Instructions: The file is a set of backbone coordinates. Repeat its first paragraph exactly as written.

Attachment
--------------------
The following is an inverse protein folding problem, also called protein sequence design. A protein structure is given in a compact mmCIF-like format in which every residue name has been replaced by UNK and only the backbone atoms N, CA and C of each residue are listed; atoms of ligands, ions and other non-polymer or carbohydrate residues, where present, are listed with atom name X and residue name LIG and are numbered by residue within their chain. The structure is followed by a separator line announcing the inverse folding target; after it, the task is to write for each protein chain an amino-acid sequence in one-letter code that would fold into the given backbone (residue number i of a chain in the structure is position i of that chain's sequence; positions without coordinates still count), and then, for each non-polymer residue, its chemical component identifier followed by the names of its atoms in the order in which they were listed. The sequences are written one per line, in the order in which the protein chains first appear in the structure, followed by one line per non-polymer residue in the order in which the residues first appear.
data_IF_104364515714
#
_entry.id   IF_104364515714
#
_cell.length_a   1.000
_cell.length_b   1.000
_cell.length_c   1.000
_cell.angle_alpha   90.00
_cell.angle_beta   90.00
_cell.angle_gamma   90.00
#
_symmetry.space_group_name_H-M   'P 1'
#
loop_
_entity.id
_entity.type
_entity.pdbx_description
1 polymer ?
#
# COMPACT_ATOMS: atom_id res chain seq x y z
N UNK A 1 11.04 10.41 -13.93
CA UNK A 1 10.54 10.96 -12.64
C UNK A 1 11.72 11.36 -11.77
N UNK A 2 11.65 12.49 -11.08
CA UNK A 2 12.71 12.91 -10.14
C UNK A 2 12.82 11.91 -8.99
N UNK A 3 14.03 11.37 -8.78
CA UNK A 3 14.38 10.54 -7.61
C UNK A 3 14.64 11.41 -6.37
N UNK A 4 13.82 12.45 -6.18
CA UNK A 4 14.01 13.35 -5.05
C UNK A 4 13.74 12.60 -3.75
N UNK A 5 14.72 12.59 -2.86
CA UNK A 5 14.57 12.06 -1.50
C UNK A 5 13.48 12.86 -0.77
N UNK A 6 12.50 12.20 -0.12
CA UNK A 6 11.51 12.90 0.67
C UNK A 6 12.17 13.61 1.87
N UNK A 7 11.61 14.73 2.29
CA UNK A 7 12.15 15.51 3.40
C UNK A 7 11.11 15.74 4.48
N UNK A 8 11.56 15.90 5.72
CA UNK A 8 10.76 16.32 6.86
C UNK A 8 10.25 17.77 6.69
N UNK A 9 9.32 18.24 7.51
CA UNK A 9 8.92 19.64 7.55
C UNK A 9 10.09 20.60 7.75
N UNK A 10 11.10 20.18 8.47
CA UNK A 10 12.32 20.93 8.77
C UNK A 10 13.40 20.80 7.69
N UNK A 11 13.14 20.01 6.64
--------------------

The following is an inverse protein folding problem, also called protein sequence design. A protein structure is given in a compact mmCIF-like format in which every residue name has been replaced by UNK and only the backbone atoms N, CA and C of each residue are listed; atoms of ligands, ions and other non-polymer or carbohydrate residues, where present, are listed with atom name X and residue name LIG and are numbered by residue within their chain. The structure is followed by a separator line announcing the inverse folding target; after it, the task is to write for each protein chain an amino-acid sequence in one-letter code that would fold into the given backbone (residue number i of a chain in the structure is position i of that chain's sequence; positions without coordinates still count), and then, for each non-polymer residue, its chemical component identifier followed by the names of its atoms in the order in which they were listed. The sequences are written one per line, in the order in which the protein chains first appear in the structure, followed by one line per non-polymer residue in the order in which the residues first appear.